Master's students can specialize in areas such as healthcare social work, substance abuse counseling, and school social work. Some of these learners are able to continue working with a bachelor's-level license and choose to take one of the online social work programs in Washington, D.C., which accommodate their busy schedules. Graduates can go on to become licensed social workers in their specialization and can elect to complete the hours of supervised work necessary to earn a clinical license, which allows them to work independently. There are many affordable social work programs, and graduates often find that the pay increase from earning a master's degree makes up for the additional time in school.

Doctorate Degree in Social Work

While the licenses in Washington do not require a doctoral degree, many social work professionals go on to pursue this terminal degree because it prepares them to teach at universities. Other doctoral graduates go on to become administrators or other high-level managers. Many students in social work programs in Washington, D.C., can take advantage of online learning opportunities, which allow them to find programs that fit their schedule.

How to Become a Licensed Social Worker in Washington, D.C.

The District of Columbia offers four levels of licensure for social workers. Professionals who have a bachelor's in social work can apply to be licensed social work associates (LSWA). The licensed graduate social work (LGSW) designation requires a master's degree, but does not allow licensees to practice as a clinical social worker. The licensed independent social worker (LISW) credemtoa; allows social workers to work in some social work settings without supervision and in clinical roles with supervision. Licensed independent clinical social worker (LICSW) holders can practice clinical and non-clinical social work without supervision.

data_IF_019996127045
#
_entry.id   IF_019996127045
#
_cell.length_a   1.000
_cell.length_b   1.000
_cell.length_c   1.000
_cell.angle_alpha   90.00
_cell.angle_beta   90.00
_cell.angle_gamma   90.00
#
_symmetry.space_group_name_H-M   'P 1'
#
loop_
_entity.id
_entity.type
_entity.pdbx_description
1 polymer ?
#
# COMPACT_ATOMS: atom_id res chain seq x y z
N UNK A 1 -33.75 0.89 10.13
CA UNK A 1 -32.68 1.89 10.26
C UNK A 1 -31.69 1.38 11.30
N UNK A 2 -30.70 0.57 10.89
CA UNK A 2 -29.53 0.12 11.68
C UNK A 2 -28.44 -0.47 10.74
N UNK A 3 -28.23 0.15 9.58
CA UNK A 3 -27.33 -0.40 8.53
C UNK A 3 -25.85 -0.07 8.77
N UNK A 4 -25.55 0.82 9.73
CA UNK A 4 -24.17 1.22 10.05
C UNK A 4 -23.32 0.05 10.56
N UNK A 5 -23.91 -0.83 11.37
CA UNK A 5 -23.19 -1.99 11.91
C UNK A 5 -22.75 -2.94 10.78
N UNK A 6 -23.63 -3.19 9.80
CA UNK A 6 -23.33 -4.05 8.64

Licensed Social Work Associate (LSWA)

  1. Bachelor's Degree in Social Work: To earn this Washington social work license, candidates must first complete an accredited bachelor's program in social work. This requirement ensures that all licensed social workers in the district have the skills and knowledge to conduct social work effectively. It takes a full-time student about four years to earn this degree.
  2. Pass the Association of Social Work Boards (ASWB) Exam: Candidates for the LWSA license in Washington must sit for the bachelor's-level exam that is issued by the ASWB. This exam ensures that social workers meet national standards. Depending on the learner's testing skills and time considerations, it can take a few weeks or months to properly prepare for this exam.